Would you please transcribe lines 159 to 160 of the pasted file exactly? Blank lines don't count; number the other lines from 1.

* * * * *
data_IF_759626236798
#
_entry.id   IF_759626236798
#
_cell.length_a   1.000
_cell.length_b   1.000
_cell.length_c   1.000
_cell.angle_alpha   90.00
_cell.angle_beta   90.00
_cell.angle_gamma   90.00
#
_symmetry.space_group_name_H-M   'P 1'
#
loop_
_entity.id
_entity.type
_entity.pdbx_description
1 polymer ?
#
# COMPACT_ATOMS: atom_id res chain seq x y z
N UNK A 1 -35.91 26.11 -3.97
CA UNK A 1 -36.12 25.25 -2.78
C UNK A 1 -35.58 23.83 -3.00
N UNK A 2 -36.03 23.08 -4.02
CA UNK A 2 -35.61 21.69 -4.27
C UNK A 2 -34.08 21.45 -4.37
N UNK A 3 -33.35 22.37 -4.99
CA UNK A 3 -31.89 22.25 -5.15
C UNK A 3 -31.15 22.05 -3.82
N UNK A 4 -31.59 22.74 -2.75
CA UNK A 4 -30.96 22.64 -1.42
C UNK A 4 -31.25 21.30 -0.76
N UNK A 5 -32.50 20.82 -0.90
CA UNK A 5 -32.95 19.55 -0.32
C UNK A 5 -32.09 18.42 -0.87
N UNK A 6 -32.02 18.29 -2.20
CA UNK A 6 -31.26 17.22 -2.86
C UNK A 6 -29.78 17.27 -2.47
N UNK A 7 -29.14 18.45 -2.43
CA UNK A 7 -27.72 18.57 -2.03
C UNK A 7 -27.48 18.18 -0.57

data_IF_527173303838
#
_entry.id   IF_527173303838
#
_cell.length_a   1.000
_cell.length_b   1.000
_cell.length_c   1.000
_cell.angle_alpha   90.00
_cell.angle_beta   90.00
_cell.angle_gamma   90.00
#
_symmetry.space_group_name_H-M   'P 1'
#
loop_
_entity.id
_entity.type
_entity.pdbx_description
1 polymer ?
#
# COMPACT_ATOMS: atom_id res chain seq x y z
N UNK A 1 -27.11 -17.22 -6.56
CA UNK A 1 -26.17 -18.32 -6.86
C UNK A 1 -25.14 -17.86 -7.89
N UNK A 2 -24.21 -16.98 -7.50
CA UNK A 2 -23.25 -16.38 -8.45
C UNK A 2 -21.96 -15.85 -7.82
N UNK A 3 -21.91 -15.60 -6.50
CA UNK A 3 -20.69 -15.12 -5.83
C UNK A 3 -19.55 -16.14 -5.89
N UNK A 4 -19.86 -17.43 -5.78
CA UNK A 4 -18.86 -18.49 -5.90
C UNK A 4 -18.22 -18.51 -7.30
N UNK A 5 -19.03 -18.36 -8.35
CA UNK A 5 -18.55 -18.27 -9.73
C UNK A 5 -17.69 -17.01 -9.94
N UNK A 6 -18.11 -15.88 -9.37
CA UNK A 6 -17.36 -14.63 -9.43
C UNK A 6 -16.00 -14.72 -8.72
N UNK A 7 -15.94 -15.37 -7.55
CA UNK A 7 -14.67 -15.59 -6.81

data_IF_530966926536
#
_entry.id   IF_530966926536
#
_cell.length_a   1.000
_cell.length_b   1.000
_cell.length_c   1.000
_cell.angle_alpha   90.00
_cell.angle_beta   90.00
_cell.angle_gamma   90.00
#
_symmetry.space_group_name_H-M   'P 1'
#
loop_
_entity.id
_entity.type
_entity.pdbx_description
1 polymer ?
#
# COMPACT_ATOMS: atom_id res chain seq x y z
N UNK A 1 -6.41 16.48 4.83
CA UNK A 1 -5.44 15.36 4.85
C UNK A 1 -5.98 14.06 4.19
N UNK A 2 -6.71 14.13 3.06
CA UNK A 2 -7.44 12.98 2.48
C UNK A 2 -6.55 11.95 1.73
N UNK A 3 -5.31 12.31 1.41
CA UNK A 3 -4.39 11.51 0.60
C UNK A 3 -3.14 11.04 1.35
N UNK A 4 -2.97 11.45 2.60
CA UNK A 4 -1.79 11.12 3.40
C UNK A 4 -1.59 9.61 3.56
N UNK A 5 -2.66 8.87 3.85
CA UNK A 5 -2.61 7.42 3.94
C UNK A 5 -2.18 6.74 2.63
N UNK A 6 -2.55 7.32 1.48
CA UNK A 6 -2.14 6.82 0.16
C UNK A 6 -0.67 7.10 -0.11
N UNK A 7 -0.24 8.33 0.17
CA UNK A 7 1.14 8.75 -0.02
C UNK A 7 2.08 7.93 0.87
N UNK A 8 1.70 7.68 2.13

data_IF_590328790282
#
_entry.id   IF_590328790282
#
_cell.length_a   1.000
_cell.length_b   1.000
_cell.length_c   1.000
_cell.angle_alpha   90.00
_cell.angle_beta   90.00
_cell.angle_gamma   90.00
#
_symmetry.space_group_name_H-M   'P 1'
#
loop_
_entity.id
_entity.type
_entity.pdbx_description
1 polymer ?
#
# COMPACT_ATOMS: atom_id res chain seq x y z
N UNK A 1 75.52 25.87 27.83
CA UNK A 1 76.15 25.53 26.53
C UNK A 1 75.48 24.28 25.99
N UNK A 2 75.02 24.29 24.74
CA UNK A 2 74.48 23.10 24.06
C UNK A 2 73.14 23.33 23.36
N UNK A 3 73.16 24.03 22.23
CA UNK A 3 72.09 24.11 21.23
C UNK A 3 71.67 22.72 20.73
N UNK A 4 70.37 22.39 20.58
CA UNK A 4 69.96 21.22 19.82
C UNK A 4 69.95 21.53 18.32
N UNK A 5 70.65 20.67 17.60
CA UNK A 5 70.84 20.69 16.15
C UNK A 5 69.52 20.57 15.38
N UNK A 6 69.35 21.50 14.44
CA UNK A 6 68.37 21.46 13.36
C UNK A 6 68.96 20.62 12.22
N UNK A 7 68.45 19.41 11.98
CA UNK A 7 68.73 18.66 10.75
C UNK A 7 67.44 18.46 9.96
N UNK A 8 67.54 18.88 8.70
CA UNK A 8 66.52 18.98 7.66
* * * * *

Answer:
N UNK A 6 69.35 21.50 14.44
CA UNK A 6 68.37 21.46 13.36